Thursday, December 31, 2015
Decatur City Hall including the tax office will be closed on Friday, January 1. Since the post office and banks will also be closed, please expect any payments that you have recently sent in to take some additional time to clear and be posted to your account. We will reopen on January 4.
Wednesday, December 30, 2015
Occupation taxes from lawyers practicing in Decatur, Georgia, are due by tomorrow, December 31, for tax year 2015. The bill is $425 payable to City of Decatur from each lawyer. The $425 charge is not per law firm, it is per individual attorney. The tax is not a regulatory fee; the tax is strictly for revenue purposes and does not constitute regulation of the practice of law. Revenues from the tax are used to provide quality services to the public.
Monday, December 28, 2015
Georgia General Assembly legislative counsel Jeff Lanier says that property tax millage rates cannot be capped when new cities such as Brookhaven and Tucker are created. City officials retain the authority to increase tax rates even if a cap was written into the legislation or charter that created them. This news comes from the Atlanta Journal Constitution:
Cities have the power to raise property taxes and expand services, even when their charters attempt to impose limitations, according to legal opinions prepared for Georgia senators.
The opinions, cited in this week’s final report of a Senate task force on cityhood, said the Georgia Constitution gives city councils control over local taxes and service levels. Referendums seeking voter approval aren’t required before city councils take action, the opinions say.
Cities can use their “home rule” authority to remove millage rate caps, according to a legal opinion by Deputy Legislative Counsel Jeff Lanier. Millage caps were included in the legislation that created the cities of Brookhaven, Tucker and others...
This legal opinion may put cold water on cityhood efforts because supporters can no longer guarantee a maximum tax rate.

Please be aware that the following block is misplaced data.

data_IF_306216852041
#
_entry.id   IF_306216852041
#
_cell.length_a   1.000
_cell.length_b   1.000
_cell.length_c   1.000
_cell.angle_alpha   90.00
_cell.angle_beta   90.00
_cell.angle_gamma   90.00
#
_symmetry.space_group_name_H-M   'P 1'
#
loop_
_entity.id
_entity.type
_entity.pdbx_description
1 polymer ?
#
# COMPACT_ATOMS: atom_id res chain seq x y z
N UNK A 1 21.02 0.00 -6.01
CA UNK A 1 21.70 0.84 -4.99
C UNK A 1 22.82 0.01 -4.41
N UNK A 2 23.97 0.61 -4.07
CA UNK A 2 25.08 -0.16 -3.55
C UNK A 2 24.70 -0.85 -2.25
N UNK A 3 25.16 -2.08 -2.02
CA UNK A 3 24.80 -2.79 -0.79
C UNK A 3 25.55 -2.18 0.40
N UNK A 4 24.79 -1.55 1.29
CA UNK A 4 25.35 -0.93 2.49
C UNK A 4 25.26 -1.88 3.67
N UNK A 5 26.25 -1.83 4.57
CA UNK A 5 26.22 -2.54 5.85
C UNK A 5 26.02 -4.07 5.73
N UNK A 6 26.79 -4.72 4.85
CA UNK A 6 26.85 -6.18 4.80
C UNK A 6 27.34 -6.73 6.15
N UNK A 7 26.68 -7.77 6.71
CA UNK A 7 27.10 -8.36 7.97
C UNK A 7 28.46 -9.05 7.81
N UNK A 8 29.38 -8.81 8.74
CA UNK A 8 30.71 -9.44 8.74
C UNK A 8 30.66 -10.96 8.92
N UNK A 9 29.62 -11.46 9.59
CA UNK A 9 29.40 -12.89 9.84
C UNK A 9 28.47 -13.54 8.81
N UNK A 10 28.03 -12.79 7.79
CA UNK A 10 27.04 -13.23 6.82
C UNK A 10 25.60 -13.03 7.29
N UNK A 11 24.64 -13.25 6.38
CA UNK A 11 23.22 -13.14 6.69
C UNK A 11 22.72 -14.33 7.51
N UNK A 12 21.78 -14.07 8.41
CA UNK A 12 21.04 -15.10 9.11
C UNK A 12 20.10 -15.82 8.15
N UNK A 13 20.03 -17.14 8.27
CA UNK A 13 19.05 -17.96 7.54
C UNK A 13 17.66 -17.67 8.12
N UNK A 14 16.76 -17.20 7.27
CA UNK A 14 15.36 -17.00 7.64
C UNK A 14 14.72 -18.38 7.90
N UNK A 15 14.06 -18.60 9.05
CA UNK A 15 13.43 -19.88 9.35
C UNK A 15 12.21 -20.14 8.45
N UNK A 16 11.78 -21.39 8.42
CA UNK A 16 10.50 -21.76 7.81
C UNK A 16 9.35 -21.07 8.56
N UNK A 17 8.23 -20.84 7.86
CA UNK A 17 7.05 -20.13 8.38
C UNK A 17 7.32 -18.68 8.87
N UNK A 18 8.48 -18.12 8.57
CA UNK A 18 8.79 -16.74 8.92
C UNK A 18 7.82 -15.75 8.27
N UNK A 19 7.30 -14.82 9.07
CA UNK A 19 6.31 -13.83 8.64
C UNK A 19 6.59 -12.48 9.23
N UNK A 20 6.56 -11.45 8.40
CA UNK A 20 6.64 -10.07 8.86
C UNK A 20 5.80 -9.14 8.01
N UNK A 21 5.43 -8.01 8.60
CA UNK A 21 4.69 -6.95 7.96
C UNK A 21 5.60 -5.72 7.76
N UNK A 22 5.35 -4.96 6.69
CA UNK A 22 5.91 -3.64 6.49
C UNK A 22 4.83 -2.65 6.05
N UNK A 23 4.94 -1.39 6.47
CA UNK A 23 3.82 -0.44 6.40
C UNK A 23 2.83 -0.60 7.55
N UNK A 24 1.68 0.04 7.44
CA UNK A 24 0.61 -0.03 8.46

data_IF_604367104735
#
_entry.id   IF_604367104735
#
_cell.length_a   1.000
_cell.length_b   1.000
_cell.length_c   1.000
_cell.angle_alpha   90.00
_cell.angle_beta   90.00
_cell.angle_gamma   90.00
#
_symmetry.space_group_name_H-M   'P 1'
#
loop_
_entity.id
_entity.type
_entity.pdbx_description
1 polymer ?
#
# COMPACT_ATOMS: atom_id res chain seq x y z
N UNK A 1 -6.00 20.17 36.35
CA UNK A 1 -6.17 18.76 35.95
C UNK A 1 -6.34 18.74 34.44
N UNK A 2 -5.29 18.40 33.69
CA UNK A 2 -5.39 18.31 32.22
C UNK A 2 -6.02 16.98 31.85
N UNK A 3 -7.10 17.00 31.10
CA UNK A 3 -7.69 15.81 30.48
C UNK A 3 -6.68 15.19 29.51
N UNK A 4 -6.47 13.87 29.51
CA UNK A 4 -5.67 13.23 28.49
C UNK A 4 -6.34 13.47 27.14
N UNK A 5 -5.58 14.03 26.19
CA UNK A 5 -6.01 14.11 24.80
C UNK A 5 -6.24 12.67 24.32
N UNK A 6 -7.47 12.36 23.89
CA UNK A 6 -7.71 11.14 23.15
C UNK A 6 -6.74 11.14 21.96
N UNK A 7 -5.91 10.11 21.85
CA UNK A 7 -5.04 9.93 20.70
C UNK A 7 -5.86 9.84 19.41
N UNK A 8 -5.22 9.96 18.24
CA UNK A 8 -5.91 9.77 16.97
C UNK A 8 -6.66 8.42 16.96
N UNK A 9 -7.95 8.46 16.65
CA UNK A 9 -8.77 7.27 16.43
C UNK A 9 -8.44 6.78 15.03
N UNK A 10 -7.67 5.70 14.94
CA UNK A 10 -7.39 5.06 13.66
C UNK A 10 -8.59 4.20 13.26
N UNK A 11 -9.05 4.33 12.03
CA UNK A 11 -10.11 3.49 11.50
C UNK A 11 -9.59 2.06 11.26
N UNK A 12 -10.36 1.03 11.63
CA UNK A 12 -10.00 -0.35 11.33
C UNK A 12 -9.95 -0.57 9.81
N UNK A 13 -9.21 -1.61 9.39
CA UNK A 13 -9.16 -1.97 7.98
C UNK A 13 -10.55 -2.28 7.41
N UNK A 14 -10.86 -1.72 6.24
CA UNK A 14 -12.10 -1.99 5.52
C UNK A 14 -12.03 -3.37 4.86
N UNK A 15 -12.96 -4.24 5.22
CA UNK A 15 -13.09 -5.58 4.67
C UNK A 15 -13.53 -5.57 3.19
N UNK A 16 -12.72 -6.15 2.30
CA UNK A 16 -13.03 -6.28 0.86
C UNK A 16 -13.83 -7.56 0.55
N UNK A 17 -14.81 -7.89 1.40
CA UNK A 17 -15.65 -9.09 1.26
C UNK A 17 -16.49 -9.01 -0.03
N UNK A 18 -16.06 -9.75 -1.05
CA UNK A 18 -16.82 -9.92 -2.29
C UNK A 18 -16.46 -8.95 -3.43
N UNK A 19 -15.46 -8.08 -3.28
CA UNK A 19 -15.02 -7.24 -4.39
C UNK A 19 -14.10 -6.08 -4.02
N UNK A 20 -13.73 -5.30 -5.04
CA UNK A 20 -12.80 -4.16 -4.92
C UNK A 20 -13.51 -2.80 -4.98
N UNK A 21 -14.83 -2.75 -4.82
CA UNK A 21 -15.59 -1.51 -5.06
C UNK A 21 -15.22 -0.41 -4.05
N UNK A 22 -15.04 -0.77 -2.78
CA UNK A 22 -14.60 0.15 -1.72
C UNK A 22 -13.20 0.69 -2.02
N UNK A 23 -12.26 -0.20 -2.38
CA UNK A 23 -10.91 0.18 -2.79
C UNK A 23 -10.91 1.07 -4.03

Tuesday, December 22, 2015
Monday, December 21, 2015
December 21 is the deadline for property tax payments in Decatur, Georgia. For real property taxes including land and buildings, payment is due for the second installment of 2015. Payment is also due for personal property taxes including business inventory for 2015. If you haven't paid yet, make your check payable to the City of Decatur, enclose your remittance coupon, and mail it to:
City of Decatur Lockbox
PO Box 945650
Atlanta, GA 30394-5650
We accept postmarks, so if you have your envelope postmarked today we'll know that you mailed it in time.
Thursday, December 17, 2015
Property owners on Sapelo Island are suing McIntosh County and the State of Georgia for discrimination and neglect. The lawsuit is based largely on the allegation that the property owners are paying county property taxes based on soaring assessments without receiving services in exchange. From the Atlanta Journal Constitution on Dec. 9:
Fifty-seven Sapelo Island property owners and residents on Wednesday filed a lawsuit that contends discrimination and neglect by state and local authorities are contributing to the dissolution of one of the last remaining Gullah-Geechee communities in the nation.
The Gullah-Geechee residents are the descendants of slaves whose families have lived on Sapelo Island for more than two centuries. They have seen their numbers dwindle steadily over the years as the island — about 70 miles south of Savannah — has been converted into a vacation destination with luxury homes and resorts.